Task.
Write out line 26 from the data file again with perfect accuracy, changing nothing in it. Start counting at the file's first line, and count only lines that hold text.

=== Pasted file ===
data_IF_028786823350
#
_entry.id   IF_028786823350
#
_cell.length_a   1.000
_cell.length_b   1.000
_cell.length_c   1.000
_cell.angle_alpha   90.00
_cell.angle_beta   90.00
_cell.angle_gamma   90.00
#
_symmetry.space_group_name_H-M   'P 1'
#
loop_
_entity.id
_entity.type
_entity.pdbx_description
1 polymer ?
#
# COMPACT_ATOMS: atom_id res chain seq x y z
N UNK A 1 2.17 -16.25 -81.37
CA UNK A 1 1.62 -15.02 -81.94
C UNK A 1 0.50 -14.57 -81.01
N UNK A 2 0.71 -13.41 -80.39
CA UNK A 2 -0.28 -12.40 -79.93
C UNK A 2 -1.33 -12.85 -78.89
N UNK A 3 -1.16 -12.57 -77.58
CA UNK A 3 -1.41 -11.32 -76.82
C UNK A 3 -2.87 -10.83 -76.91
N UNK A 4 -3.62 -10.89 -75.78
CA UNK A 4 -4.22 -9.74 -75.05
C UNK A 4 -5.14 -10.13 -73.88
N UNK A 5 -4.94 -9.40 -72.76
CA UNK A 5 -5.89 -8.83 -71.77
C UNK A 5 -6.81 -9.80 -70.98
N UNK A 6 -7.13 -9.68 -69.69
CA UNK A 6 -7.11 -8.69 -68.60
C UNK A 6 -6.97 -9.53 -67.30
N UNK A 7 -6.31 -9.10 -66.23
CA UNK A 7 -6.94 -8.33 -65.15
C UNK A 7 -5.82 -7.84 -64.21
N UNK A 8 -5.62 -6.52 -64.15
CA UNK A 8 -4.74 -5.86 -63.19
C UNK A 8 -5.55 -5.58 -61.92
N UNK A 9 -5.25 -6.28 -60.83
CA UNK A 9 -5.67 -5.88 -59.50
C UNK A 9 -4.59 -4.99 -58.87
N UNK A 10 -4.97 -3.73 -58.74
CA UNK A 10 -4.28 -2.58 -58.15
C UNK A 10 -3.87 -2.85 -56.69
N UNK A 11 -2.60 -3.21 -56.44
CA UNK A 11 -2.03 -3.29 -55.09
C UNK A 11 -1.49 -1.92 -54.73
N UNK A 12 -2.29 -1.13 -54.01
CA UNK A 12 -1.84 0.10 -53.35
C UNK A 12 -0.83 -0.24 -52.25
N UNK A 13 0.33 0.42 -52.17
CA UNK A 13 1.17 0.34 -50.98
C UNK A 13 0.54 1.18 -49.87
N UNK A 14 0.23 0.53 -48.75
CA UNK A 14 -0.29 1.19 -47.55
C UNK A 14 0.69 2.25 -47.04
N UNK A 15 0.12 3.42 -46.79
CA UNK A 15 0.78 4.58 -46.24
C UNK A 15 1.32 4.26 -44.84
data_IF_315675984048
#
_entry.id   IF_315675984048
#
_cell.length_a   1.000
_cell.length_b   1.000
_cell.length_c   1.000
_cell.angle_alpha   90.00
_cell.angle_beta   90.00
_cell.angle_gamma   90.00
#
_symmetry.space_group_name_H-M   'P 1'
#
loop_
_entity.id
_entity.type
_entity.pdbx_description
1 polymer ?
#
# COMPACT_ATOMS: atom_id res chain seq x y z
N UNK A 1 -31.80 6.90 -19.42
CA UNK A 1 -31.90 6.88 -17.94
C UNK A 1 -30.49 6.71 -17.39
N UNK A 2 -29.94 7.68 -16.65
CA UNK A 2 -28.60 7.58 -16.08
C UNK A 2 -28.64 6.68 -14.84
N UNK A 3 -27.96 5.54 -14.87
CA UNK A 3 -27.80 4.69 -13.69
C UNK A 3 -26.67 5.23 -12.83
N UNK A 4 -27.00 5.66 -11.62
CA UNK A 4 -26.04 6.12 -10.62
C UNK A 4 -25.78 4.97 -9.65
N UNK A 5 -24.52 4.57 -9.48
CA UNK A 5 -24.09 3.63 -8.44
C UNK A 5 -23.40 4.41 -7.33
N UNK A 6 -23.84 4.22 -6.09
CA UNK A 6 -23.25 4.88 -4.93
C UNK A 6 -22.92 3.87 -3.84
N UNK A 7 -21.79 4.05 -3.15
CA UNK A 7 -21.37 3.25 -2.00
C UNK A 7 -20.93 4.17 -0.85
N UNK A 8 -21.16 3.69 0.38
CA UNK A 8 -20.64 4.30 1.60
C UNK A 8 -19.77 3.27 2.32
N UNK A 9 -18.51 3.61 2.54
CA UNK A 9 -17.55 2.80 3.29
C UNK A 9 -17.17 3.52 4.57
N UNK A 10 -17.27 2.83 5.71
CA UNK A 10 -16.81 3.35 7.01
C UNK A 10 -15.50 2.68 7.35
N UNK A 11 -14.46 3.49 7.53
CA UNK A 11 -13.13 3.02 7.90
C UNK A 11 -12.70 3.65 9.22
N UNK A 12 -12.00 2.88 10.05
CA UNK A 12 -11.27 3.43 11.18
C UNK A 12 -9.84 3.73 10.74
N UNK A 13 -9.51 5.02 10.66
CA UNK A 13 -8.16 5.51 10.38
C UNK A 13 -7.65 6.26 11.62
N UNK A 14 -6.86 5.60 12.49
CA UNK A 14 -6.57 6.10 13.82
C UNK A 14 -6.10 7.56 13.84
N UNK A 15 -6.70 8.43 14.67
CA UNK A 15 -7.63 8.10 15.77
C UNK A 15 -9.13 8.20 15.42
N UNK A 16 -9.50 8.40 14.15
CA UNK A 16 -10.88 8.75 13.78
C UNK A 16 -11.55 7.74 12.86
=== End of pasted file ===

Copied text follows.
C UNK A 2 -1.33 -12.85 -78.89